It's been a tough year for Annie Leibovitz, but maybe she can start fresh from here on out? The financially challenged photographer turns 60 today. Others celebrating: designer Donna Karan is turning 61. Kelly Ripa turns 39. Lorraine Bracco is 55. Sting is 58. Actress Camilla Belle is turning 23. '80s pop star Tiffany is 37. And two of Hugh Hefner's latest girlfriends, Karissa and Kristina Shannon, are turning 20. A roundup of a few people celebrating birthdays this weekend—including Al Sharpton and Liev Schreiber—is below.
Lyor Cohen and Al Sharpton are both celebrating today: The Warner Music chief (and boyfriend of Tory Burch) turns 49; the rabble-rousing clergyman is 54. Others marking the special occasion: socialite Alexis Bryan is 32. Clive Owen is 44. Jake Shears is 30. Gwen Stefani is 39. Ashlee Simpson is 24. Composer Steve Reich is 72. Tommy Lee is 46. Neve Campbell is 35. Actor Sean William Scott is 32. And the notoriously precise Times TV critic Alessandra Stanley is 53. Weekend birthdays after the jump.
We're hearing from inside Bloomberg News that the newswire is chopping up the Bloomberg Way, the cultish journalism guide assembled by tyrannical editor Matthew Winkler. Winkler believed in the manifesto so deeply he used it to raise his teenaged sons, and its rigid prescriptions became gospel. But what was once a rulebook has now reportedly been demoted to a set of guidelines. Said to be out is the proscription against the word "but" along with the 850-word cap on stories. Pressure to produce "Greet The Week" features (whatever those are) has abated. The changes, long anticipated, should come as no shock, but Matthews' closest underlings may be getting nervous over the continuing accumulation of power by Winkler's internal rival Norman Pearlstine. Said a tipster:
Though Bloomberg News' decision to hire former Time Inc. Editor-in-Chief Norman Pearlstine is probably bad news for the news wire's tyrant editor, Matthew Winkler, it seems likely to open up opportunities for recently-installed Bloomberg executive Dan Doctoroff, a former Lehman Brothers dealmaker. The Times sees hints Bloomberg is getting ready to make some acquisitions:
The internet has given us so many things, among them jargon which can dress up any brutal corporate maneuver in bland and progressive-sounding language. When Rupert Murdoch's News Corporation decided to seize full control of the Wall Street Journal, the Australian media mogul's chief lieutenant took the title of head of content, reducing the role of managing editor to a cipher and sidestepping the rules intended to protect the editorial independence of the newspaper. And now the new management at Bloomberg's financial information company has played the same trick on the bow-tied tyrant who rules over wire service's newsroom like a dapper Stalin, Matthew Winkler.
It's a fairly slow Murdoch-Dow Jones news day, even though we're only in day four of the friendly proposed takeover standoff. The biggest item of the day is a New York Times interview with Rupert Murdoch himself. Reading from notes at times, Murdoch says he would leave current Journal staff in place, he just wants to meet with the Bancroft family, he would be a hands-off owner, if the deal goes through he would insert the word "Journal" into the name of his Fox Business Journal, and that long stories in the paper bore him. (We sympathize.)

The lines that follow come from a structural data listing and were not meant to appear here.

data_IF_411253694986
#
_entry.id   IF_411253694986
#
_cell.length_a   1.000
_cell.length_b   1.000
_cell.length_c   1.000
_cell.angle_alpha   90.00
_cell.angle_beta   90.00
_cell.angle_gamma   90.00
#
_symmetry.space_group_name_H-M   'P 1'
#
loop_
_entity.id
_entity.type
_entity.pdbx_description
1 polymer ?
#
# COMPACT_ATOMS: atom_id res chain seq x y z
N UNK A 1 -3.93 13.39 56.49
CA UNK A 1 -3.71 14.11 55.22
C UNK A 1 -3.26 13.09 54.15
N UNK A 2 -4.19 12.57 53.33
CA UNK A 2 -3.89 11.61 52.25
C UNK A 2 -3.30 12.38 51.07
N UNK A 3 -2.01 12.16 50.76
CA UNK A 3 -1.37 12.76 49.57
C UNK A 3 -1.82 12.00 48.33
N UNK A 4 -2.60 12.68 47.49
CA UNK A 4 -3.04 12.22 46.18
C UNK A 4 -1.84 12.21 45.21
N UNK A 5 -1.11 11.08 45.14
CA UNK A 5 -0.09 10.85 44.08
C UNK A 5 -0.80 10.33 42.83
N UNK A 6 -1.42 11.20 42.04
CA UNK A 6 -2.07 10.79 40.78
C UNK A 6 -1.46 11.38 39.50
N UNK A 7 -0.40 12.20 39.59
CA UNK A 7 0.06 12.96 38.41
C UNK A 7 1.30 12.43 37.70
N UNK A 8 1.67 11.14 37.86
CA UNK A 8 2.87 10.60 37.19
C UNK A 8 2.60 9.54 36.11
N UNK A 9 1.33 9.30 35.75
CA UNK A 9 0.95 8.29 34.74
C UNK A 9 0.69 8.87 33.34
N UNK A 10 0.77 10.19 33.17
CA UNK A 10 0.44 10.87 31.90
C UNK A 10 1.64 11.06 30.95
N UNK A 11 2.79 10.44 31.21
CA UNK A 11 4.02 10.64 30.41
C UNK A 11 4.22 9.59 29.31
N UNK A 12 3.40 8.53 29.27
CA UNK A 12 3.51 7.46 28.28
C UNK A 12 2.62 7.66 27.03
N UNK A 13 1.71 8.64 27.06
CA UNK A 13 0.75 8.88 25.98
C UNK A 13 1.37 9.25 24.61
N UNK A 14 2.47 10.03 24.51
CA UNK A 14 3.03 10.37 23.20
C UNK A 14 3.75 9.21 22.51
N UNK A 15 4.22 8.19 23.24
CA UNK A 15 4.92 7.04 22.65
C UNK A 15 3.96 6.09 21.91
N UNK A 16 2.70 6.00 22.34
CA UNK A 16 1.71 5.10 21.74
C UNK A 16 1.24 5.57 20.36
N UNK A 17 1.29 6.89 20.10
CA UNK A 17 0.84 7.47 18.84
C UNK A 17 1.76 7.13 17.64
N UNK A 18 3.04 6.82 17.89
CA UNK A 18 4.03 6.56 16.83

Got fifteen bucks and a tremendous amount of self-hatred? Then you'll want to spend it on the provocatively titled discussion "Online Media and the Future of Journalism" at the Public Library on June 22. That's right, as a celebration of Slate's tenth anniversary, the online mag has put together a panel to consider the ways in which the Internet has affected the delivery of news. In accordance with federal laws concerning the approximately three thousand panels each year on this subject, Arianna Huffington is a participant. Other members include Malcolm Gladwell, Michael Kinsley, Norman Pearlstine, and Jacob Weisberg, which, in other circumstances, would make for the world's most annoying poker game. Don't get us wrong - we're pleased as punch for Slate. Has it really been ten years? So many memories: Learning about the joys of monkeyfishing, watching Judy Shulevitz apply for a job at The Times, seeing every prediction made by Mickey Kaus turn out to be comically wrong... we could go on and on. As for the panel, though, we're going to take Gladwell's advice: Our first instinct says this may be the most boring event at the library since Frank Rich's play about Adolph Ochs. We've got to believe that instinct is correct.
• Emap considers sale of FHM to Hearst. More interesting — unless Keith Kelly is kidding, which is doesn't seem like he is — there will be a secret ceremony Nov. 28 at which outgoing Time Inc. EIC Norm Pearlstine will pass a Vatican-like miter to successor John Huey. Time Warner brass and Time Inc. top editors will be in attendance, alongside, we assume, a goodly contingent of Freemasons. [NYP]
• Bob Woodward's no ordinary reporter, says Jon Friedman [MW]
• But he's also no Judy, says Jack Shafer. [Slate]
• Wall Street agrees that newspapers are dying. Which could very well become self-fulfilling. [IHT]
• Amusingly baronial former newspaper publisher Conrad Black indicted on eight counts of fraud. [CS-T]
• Ziff Davis shutters Sync. [Jossip]
• Heretofore-believed-to-be-mild-mannered Jim Romenesko is, in fact, the scourge of college journalists everywhere. [Slate]